You can look at shopping as a collaborative endeavor. It's like one of those group projects they made you do in high school, but not horrible. Everyone participates by working hard: The manufacturers work hard to create a desirable product. The retailer works hard to showcase that product and make it available. And the customer (that's you!) works hard at their own job, then decides to commit the money they earned to purchasing the desirable product.
There's a lot of pushback against consumerism, against acquiring for the sake of acquiring, and that makes sense. Why accumulate more stuff than you will use? However, making a purchase is not inherently bad. Intentional, thoughtful shopping can be empowering. Commerce is a cycle of people depending on each other, a community of support, which is the best part of being human. You may not feel romantic when you buy from a "Big Box" store, but supporting independent creators and distributors is heartwarming. The personal element stays close and you get more joy per dollar. Helping to coordinate such emotionally satisfying exchanges as the retail middleman can pay off big-time. According to a Bloomberg Business guess, Etsy is worth two billion dollars.
All this to say: I'm intrigued by Colabination, an e-retailer that aims to be the connection point between designers and customers. In their own words, "Designers have a story to tell. They also have awesome stuff they wanna show you. You wanna see it [and] share it with your friends who are just as cool. Stop looking like everyone else and start bragging." It sounds like Colabination wants to be an elite version of Etsy, aimed at hip youngsters rather than their moms.
Colabination hosts a "Rolodex" of designers, from inside the U.S. and out, who offer beautiful capsule collections at premium prices. By which I mean, I couldn't afford anything. That's the problem with buying from indie designers: They cannot operate at scale and pass the subsequent savings on to their customers. As a consumer, you have to decide whether a well-made item from an individual artisan is worth the extra hours that you worked to pay for what you bought.
Most people decide that no, it's not, so they shop at H&M instead. I shop at thrift stores and buy what the H&M folks are done with. We all wear the same stuff. Hence Colabination's quip, "Stop looking like everyone else and start bragging." It's a challenge to the potential customer, implying, "Are you unique and alt, a hipster sprung straight from a Tumblr page? Then put your money where your mouth is." Anyway, the prices don't stop me from admiring. Here's a sample of Colabination products:
Is it just me or does the model totally look like Lorde? Designer Natalie Rae, located in Berkeley, California, "wanted to create a label that showed the fashion world that you can create both ethical and sustainable clothing." Her showroom on Colabination is a "dream realized." The embellished top shown above comprises a blend of organic hemp and cotton, meaning Rae does put her money where her mouth is.
The Ana Blouse, $220, colabination.com
Husband-and-wife brand NO&YO is also based in Southern California. NO&YO focuses on athletic t-shirts, endorsing "the outdoors, adventure, [and] connecting with like-minded people while traveling." The illustrated train tracks on this "Trestles" shirt evoke the early days of California, the rough Wild West when locomotives were cutting-edge technology. And yet the clean design keeps a modern feel.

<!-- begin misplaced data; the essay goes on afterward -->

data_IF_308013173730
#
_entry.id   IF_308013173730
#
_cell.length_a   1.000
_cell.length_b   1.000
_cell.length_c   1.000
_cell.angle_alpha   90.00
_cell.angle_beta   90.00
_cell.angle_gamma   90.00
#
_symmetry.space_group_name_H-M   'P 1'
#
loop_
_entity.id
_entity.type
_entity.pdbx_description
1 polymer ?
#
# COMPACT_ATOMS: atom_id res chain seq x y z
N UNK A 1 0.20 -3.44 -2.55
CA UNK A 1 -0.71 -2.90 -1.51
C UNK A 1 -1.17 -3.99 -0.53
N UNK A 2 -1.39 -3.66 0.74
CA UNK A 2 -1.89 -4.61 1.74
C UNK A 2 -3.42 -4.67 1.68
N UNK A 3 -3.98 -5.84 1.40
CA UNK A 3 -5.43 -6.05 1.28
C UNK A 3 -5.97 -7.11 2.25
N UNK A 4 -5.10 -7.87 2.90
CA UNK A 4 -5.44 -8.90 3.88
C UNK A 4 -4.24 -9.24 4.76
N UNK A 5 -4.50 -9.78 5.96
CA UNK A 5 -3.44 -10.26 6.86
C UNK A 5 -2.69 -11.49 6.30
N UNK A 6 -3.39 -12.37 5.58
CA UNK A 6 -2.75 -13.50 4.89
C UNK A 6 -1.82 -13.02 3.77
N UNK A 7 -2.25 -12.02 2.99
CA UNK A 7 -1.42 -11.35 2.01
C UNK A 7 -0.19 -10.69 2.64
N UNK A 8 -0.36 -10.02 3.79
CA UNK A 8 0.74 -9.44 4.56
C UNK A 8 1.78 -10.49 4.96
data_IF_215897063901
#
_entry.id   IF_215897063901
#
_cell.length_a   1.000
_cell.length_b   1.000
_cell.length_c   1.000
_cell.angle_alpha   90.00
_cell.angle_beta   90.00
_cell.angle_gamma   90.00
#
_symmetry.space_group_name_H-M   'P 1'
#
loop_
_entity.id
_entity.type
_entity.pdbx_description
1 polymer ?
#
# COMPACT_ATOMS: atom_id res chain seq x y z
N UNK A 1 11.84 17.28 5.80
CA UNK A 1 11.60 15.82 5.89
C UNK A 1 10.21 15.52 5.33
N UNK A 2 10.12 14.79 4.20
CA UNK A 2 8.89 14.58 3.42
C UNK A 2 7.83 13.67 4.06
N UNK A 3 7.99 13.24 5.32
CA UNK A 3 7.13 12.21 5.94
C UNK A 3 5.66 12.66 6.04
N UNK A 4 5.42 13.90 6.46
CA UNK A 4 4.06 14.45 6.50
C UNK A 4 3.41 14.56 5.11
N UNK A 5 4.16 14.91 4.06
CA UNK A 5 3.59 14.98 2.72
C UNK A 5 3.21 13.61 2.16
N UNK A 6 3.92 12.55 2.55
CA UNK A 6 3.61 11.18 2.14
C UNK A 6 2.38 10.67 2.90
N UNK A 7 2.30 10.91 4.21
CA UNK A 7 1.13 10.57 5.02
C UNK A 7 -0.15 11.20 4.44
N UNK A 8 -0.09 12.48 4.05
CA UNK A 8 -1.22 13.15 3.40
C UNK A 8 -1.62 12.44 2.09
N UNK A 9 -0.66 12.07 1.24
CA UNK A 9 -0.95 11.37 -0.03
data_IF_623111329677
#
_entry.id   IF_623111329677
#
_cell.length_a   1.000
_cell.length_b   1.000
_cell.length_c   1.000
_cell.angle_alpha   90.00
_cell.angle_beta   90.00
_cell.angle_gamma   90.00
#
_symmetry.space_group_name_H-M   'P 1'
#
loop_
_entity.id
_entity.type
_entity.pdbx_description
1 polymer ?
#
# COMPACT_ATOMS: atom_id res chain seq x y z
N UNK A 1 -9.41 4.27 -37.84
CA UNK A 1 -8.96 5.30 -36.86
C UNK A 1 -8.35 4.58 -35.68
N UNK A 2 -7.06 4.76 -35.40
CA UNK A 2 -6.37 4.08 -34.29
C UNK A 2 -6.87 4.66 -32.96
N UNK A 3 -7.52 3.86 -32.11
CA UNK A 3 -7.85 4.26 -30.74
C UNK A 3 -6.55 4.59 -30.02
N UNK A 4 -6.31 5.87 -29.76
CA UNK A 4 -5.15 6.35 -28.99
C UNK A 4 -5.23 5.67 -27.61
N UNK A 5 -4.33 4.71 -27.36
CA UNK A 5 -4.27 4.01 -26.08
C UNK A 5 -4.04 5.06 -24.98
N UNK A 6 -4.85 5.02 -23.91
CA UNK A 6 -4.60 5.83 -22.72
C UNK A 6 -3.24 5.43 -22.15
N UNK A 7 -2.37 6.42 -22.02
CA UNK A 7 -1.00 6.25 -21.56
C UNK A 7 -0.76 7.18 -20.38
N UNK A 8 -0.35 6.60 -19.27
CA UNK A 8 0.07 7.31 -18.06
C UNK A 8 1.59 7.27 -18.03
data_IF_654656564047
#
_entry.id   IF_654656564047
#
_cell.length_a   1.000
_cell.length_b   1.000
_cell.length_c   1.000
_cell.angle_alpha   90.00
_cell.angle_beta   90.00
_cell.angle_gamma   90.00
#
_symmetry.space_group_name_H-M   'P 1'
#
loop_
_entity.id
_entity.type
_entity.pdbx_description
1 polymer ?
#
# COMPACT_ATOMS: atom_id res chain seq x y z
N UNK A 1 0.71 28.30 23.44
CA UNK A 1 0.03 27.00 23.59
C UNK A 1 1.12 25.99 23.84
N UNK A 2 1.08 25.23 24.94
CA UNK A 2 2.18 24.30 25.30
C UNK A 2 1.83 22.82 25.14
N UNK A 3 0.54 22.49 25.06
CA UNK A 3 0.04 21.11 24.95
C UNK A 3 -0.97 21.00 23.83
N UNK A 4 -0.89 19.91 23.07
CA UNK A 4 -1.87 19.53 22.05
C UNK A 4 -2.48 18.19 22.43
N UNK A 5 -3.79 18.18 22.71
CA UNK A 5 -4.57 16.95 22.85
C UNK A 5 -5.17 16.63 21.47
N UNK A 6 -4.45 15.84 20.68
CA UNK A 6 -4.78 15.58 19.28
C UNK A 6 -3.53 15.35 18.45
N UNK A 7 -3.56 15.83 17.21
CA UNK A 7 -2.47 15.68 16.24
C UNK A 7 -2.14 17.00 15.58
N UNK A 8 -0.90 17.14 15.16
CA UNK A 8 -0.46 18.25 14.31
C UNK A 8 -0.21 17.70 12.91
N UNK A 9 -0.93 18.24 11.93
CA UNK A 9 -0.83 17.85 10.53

California Rides Series Tee, $39, colabination.com
Flea Market Girl, yet another California brand, this one from L.A., features jewelry made from a variety of metals, stones, and leather to create "looks ... from edgy to dainty, which is expected to make the quintessential 'flea market girl' feel confident in her own style." I love the contrast of the boldly golden braided strap and the iridescent blue cabochon. Cooler shades dominate the brand's collection on Colabination.
Braided Tear Drop Wrap Bracelet, $78, colabination.com
Wear Your Label is based in Fredericton, Canada. MacNevin and Reed were inspired by their "struggles with mental illness [and] experience volunteering with non-profits." A sweater emblazoned "it's okay to not be okay" is basically what I needed to sustain emotional buoyancy during middle school. I don't think my budding depressive self would have been brave enough to wear it, but it would have meant the world to me. (Not unlike Kelly Clarkson's angsty second album, My December, an inexplicably underrated release.) My current somewhat-post-depressive self would wear the heck out of this sweatshirt! Creators Kyle MacNevin and Kayley Reed of Wear Your Label explain, "We want to end the stigma that prevents individuals from seeking ... help. Guess what? It's okay to not be okay. And sometimes all we need is that little reminder."
"It's Okay" Sweater, $86, colabination.com
SNAPBACK CROWN. HELL YEAH. Whitney Manney, based in Kansas City, Missouri, combines "the aesthetics of street art [with] fashion and textile design." The brand is graffiti-inspired, citing "involvement of the hand, the pace of creating new imagery and the unique quality of each motif" as core principles ported from street art to apparel design.
Crown'd Metallic Snapback, $45, colabination.com
To summarize, there's some "awesome stuff" on Colabination, as they claimed. The website has a large, diverse repertoire of indie brands. It'll be interesting to see how the business develops and whether it succeeds in its stated goal to "change the world." Oh yeah, didn't I mention that part? Colabination tells its customers, "Together, we can change the world... or at least make it better dressed." They elaborate that "team members are constantly challenging the status quo and using their intellectual rigor in their never-ending quest toward a global evolution." That's a mighty mountain to climb, but you can't reach the top without ascending the foot hills, right?